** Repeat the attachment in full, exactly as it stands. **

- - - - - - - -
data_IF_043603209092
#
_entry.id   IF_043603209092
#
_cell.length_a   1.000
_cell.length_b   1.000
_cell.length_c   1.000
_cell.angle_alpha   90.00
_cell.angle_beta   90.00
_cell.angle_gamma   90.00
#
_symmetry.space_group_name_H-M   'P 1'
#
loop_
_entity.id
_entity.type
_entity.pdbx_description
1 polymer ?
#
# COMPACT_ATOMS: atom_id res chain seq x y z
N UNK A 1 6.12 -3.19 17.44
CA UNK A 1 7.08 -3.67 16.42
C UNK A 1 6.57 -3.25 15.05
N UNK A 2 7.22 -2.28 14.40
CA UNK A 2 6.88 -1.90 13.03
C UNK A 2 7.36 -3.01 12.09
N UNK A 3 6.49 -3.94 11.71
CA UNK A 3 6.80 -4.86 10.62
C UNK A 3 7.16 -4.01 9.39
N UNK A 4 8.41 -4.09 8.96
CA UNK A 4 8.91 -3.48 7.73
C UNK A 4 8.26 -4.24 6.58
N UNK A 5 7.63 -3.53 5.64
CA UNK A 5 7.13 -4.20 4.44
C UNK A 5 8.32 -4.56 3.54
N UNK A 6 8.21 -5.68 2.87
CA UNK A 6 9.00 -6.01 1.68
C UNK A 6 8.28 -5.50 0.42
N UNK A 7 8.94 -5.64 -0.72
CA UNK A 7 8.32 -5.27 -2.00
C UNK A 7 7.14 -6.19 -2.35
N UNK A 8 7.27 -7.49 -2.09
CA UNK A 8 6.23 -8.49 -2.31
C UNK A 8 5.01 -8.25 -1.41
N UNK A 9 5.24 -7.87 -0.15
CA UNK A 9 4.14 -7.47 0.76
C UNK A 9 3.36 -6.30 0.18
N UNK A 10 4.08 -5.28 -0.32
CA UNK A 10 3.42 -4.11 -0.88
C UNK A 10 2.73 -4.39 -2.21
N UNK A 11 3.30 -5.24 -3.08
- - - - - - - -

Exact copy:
data_IF_043603209092
#
_entry.id   IF_043603209092
#
_cell.length_a   1.000
_cell.length_b   1.000
_cell.length_c   1.000
_cell.angle_alpha   90.00
_cell.angle_beta   90.00
_cell.angle_gamma   90.00
#
_symmetry.space_group_name_H-M   'P 1'
#
loop_
_entity.id
_entity.type
_entity.pdbx_description
1 polymer ?
#
# COMPACT_ATOMS: atom_id res chain seq x y z
N UNK A 1 6.12 -3.19 17.44
CA UNK A 1 7.08 -3.67 16.42
C UNK A 1 6.57 -3.25 15.05
N UNK A 2 7.22 -2.28 14.40
CA UNK A 2 6.88 -1.90 13.03
C UNK A 2 7.36 -3.01 12.09
N UNK A 3 6.49 -3.94 11.71
CA UNK A 3 6.80 -4.86 10.62
C UNK A 3 7.16 -4.01 9.39
N UNK A 4 8.41 -4.09 8.96
CA UNK A 4 8.91 -3.48 7.73
C UNK A 4 8.26 -4.24 6.58
N UNK A 5 7.63 -3.53 5.64
CA UNK A 5 7.13 -4.20 4.44
C UNK A 5 8.32 -4.56 3.54
N UNK A 6 8.21 -5.68 2.87
CA UNK A 6 9.00 -6.01 1.68
C UNK A 6 8.28 -5.50 0.42
N UNK A 7 8.94 -5.64 -0.72
CA UNK A 7 8.32 -5.27 -2.00
C UNK A 7 7.14 -6.19 -2.35
N UNK A 8 7.27 -7.49 -2.09
CA UNK A 8 6.23 -8.49 -2.31
C UNK A 8 5.01 -8.25 -1.41
N UNK A 9 5.24 -7.87 -0.15
CA UNK A 9 4.14 -7.47 0.76
C UNK A 9 3.36 -6.30 0.18
N UNK A 10 4.08 -5.28 -0.32
CA UNK A 10 3.42 -4.11 -0.88
C UNK A 10 2.73 -4.39 -2.21
N UNK A 11 3.30 -5.24 -3.08